by Jon Guze
Senior Fellow, Legal Studies, John Locke Foundation
The clause appears in Article I, Section 1:
We hold it to be self-evident that all persons are created equal; that they are endowed by their Creator with certain inalienable rights; that among these are life, liberty, the enjoyment of the fruits of their own labor, and the pursuit of happiness.
It formed the basis of the N.C. Supreme Court’s recent decision, in Tully v. City of Wilmington, to deny the City’s motion to dismiss a lawsuit by a police officer who claims he was wrongfully denied promotion.
Judging by the facts cited by the Court, Tully appears to have been a remarkably successful officer:
The Wilmington Police Department … hired Tully in 2000 and promoted him to corporal in 2007. At the time this complaint was filed, Tully was a member of the violent crimes section and had investigated more than fifty homicides and served as lead investigator in at least 12 of those cases, which had a 100% clearance rate. Tully holds an associate’s degree in Applied Science in Criminal Justice and Protective Services Technology and a bachelor’s degree in Criminal Justice and has received his Advanced Police Certification from the North Carolina Criminal Justice Education and Training Standards Commission. He was named “Wilmington Police Officer of the Year” in 2011.
Despite this impressive record, Tully was denied promotion to sergeant because he failed the promotion exam. In his complaint, Tully claimed that:
[He] had based his answers on the prevailing law at the time, and, after receiving a copy of the official examination answers, he discovered that the official answers were based on outdated law. Tully filed a grievance regarding this discrepancy through the City’s internal grievance process but was informed in a 3 January 2012 letter from City Manager Sterling Cheatham that “the test answers were not a grievable item.” A supervisor also told Tully that “[e]ven if you are correct, there is nothing that can be done.”
But, noted Tully:
Directive 4.11 of the [Department’s] Policy Manual states that “[t]his policy establishes uniform guidelines that govern promotional procedures within the Wilmington Police Department and ensures procedures used are job-related and non-discriminatory.” … “[Examination] instruments used shall have demonstrated content and criterion validity, which is accomplished by contracting with qualified outside entities to develop the written testing instruments. Instruments will assess a candidate’s knowledge, skills, and abilities as related to the promotional position.” … The “Grievance and Appeals” section of Directive 4.11 provides the following:
Candidates may appeal any portion of the selection process. The appeal must be made consistent with the City of Wilmington Personnel Policy on Employee Grievances.
If practical, re-application, re-testing, re-scoring and/or re-evaluation of candidates may be required if an error in the process is substantiated.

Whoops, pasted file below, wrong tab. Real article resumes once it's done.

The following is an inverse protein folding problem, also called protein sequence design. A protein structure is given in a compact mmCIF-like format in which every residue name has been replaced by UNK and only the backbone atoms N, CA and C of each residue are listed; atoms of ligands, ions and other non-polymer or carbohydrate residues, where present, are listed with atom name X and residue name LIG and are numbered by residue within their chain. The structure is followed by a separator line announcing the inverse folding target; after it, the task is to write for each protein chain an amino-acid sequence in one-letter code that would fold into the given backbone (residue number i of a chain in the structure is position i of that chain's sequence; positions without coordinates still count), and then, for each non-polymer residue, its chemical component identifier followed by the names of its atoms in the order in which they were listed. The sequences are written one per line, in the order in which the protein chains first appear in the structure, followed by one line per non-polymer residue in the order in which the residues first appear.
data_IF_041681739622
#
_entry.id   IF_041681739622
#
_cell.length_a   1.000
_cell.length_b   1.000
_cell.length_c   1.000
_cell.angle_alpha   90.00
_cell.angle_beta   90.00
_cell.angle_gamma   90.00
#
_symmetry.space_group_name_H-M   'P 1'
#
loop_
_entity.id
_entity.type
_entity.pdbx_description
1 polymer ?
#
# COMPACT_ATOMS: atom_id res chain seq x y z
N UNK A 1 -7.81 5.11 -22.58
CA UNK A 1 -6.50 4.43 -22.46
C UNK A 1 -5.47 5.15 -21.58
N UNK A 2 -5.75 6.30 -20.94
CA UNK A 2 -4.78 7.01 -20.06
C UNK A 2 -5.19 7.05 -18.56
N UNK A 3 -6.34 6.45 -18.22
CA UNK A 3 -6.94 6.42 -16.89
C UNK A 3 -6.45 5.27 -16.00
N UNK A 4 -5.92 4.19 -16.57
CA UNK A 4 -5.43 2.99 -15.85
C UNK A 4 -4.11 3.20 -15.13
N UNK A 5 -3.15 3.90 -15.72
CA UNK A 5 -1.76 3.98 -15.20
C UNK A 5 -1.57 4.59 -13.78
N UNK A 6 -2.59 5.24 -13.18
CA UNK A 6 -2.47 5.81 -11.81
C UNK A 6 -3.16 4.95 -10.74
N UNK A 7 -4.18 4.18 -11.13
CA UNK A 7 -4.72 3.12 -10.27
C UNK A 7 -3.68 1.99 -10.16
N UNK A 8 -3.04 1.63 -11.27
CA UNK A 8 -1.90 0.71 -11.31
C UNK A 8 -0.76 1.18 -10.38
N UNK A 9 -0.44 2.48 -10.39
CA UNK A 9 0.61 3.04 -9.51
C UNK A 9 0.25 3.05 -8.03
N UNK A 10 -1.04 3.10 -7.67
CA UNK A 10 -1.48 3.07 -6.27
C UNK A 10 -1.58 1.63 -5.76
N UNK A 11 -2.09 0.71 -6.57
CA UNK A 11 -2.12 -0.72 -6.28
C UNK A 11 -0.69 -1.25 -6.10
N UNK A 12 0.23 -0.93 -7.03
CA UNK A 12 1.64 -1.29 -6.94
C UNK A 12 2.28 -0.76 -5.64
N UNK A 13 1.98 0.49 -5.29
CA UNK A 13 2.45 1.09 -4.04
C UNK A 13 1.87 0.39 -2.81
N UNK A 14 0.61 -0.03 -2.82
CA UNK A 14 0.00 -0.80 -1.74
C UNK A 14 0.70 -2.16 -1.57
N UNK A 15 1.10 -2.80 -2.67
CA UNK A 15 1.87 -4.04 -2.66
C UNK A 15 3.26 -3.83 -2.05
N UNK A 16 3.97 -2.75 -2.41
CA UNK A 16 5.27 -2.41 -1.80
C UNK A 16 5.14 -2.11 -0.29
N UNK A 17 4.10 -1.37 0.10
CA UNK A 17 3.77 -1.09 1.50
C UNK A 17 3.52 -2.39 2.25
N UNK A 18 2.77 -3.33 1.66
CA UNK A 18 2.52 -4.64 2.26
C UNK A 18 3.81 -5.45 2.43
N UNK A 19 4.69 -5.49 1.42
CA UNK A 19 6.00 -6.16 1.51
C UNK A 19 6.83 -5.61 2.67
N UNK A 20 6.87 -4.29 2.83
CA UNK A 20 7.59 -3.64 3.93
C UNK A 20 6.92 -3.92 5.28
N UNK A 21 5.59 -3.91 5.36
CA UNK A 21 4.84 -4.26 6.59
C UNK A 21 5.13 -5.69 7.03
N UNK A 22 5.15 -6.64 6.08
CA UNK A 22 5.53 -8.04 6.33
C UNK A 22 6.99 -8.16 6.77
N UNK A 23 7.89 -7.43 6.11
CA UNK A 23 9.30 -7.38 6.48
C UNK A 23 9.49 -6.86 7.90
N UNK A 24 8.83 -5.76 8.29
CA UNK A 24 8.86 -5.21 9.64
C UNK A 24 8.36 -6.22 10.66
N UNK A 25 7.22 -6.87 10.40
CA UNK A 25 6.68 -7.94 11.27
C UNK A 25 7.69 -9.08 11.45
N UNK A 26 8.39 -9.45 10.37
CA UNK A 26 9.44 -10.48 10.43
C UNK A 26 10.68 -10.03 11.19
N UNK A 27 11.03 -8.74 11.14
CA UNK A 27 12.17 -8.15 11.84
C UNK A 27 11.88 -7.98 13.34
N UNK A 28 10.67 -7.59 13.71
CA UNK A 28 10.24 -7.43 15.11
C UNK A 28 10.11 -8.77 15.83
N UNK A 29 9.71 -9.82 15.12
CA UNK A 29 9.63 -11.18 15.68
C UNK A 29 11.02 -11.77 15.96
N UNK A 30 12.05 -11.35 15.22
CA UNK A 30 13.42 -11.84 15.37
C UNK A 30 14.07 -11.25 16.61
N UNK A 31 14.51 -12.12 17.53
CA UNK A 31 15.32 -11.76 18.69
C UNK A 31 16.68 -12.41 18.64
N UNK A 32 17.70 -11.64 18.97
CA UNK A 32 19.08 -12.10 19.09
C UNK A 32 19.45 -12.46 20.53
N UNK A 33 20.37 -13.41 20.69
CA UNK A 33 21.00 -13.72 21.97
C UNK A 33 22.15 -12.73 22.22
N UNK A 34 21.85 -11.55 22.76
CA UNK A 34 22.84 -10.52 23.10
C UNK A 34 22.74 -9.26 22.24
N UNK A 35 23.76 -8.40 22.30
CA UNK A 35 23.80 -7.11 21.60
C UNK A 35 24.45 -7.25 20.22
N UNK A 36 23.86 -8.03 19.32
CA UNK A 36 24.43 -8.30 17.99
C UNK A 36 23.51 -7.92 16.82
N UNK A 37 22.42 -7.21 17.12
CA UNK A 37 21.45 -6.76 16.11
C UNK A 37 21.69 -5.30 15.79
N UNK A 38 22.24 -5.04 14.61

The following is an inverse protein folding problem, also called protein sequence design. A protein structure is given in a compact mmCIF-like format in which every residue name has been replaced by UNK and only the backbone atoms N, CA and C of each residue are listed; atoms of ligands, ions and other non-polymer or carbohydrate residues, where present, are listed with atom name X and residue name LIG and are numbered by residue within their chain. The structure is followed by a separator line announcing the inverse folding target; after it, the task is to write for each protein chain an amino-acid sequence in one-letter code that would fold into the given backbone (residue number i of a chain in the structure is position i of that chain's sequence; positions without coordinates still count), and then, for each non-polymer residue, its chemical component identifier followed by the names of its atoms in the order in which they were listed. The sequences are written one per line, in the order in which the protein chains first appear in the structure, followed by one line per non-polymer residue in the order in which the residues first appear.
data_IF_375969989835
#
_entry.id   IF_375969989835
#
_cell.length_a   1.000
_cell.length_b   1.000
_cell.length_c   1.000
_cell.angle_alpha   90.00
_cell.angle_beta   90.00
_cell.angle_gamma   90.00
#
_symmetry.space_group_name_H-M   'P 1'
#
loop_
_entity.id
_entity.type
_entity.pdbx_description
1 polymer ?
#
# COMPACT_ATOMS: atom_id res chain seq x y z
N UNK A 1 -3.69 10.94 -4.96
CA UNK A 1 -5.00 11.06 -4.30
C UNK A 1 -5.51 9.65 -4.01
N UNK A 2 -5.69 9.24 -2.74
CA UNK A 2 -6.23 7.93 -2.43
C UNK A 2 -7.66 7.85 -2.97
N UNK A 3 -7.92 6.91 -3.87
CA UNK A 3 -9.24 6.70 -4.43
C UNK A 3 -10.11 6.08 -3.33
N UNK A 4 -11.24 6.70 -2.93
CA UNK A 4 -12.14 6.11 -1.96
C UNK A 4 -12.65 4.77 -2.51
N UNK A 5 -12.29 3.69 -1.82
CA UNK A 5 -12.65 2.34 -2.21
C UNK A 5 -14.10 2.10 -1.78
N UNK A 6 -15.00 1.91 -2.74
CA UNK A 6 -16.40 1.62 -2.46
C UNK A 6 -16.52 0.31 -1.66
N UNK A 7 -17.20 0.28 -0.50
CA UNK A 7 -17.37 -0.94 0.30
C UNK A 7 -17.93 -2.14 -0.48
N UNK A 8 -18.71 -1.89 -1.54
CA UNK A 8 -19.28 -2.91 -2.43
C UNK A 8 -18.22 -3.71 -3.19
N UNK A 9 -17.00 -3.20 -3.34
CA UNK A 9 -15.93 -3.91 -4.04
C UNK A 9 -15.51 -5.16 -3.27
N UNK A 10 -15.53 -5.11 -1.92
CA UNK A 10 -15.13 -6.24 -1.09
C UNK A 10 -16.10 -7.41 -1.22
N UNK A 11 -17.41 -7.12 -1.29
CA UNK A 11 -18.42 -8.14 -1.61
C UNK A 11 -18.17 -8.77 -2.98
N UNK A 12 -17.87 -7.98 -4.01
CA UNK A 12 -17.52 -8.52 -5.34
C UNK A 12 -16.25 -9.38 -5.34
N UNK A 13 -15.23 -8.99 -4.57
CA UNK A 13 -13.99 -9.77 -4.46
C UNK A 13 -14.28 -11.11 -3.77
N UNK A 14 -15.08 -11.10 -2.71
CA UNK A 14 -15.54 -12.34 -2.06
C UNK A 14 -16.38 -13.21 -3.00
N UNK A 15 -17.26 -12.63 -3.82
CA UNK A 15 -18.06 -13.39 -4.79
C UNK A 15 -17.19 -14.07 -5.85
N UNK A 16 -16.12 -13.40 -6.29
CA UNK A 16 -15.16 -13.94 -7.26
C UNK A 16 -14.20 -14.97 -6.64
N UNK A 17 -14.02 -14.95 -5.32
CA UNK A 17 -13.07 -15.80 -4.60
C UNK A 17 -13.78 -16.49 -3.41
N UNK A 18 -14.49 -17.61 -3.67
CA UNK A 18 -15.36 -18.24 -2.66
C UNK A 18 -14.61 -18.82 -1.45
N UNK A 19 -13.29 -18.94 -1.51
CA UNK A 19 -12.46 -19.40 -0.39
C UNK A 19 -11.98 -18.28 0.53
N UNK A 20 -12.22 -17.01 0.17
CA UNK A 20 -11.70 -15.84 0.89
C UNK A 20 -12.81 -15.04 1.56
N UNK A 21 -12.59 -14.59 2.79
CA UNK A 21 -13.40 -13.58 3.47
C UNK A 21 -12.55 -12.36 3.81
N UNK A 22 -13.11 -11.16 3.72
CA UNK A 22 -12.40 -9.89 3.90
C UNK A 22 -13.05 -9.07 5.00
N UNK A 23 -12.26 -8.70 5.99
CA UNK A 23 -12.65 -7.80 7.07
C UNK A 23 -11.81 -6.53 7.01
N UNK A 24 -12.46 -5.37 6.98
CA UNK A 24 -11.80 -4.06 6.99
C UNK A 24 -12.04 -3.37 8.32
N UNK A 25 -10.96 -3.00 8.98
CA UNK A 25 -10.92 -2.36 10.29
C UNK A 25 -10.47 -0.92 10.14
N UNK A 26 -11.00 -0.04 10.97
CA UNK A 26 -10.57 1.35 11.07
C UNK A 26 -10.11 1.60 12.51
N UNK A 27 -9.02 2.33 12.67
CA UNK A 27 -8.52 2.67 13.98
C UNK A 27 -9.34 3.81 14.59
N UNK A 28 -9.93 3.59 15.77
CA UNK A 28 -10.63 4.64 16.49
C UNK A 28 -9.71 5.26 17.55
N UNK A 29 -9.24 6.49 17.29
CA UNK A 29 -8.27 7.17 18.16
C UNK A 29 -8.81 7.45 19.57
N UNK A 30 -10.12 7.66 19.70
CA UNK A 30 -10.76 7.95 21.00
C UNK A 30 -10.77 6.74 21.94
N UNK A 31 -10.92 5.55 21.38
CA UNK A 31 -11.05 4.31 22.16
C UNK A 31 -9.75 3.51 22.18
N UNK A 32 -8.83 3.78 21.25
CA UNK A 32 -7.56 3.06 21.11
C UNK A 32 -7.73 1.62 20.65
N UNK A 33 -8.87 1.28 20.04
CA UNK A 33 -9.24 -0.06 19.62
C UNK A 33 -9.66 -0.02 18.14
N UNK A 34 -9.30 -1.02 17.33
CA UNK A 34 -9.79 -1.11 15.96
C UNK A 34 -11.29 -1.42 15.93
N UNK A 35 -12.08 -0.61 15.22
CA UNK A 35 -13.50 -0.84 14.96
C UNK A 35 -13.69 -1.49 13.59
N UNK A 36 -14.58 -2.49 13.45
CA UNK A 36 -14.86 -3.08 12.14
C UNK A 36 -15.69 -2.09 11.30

Tully went on to claim, among other things, that:
By denying [his] promotion due to his answers on the Sergeant’s test and then determining that such a reason was not grievable, the City arbitrarily and irrationally deprived [him] of enjoyment of the fruits of his own labor, in violation of the North Carolina Constitution.
The Supreme Court agreed:
Section 1, Article I, of the Constitution of North Carolina guarantees to the citizens of the State “the enjoyment of the fruits of their own labor” and declares this an inalienable right.
The basic constitutional principle of personal liberty and freedom embraces the right of the individual to be free to enjoy the faculties with which he has been endowed by his Creator, to live and work where he will, to earn his livelihood by any lawful calling, and to pursue any legitimate business, trade or vocation. This precept emphasizes the dignity, integrity and liberty of the individual, the primary concern of our democracy. …
The City here correctly notes that cases involving the right to pursue one’s profession free from unreasonable governmental action generally involve the government acting as regulator or sovereign rather than as an employer. … Nevertheless, we are persuaded that Article I, Section 1 also applies when a governmental entity acts in an arbitrary and capricious manner toward one of its employees by failing to abide by promotional procedures that the employer itself put in place.
(Citations and quotation marks are omitted from the excerpts that appear above.)
As constitutional law scholar Eugene Volokh observed in a recent piece about the case, two features make the Supreme Court’s decision in Tully v. City of Wilmington remarkable:
The court expressly stressed that it was not relying on substantive due process or on the equal protection clause, but relied solely on the Fruits-of-Their-Labor Clause. And … the Clause can be used by private businesses that want to challenge economic regulations as well.
It is also worth noting that the decision bodes well for the North Carolina’s craft brewers. In a lawsuit filed last year, a group of them have challenged the state-supported wholesale distribution cartel. They claim a law forcing them to hand the distribution part of their businesses over to the cartel violates their right to the fruits of their labor.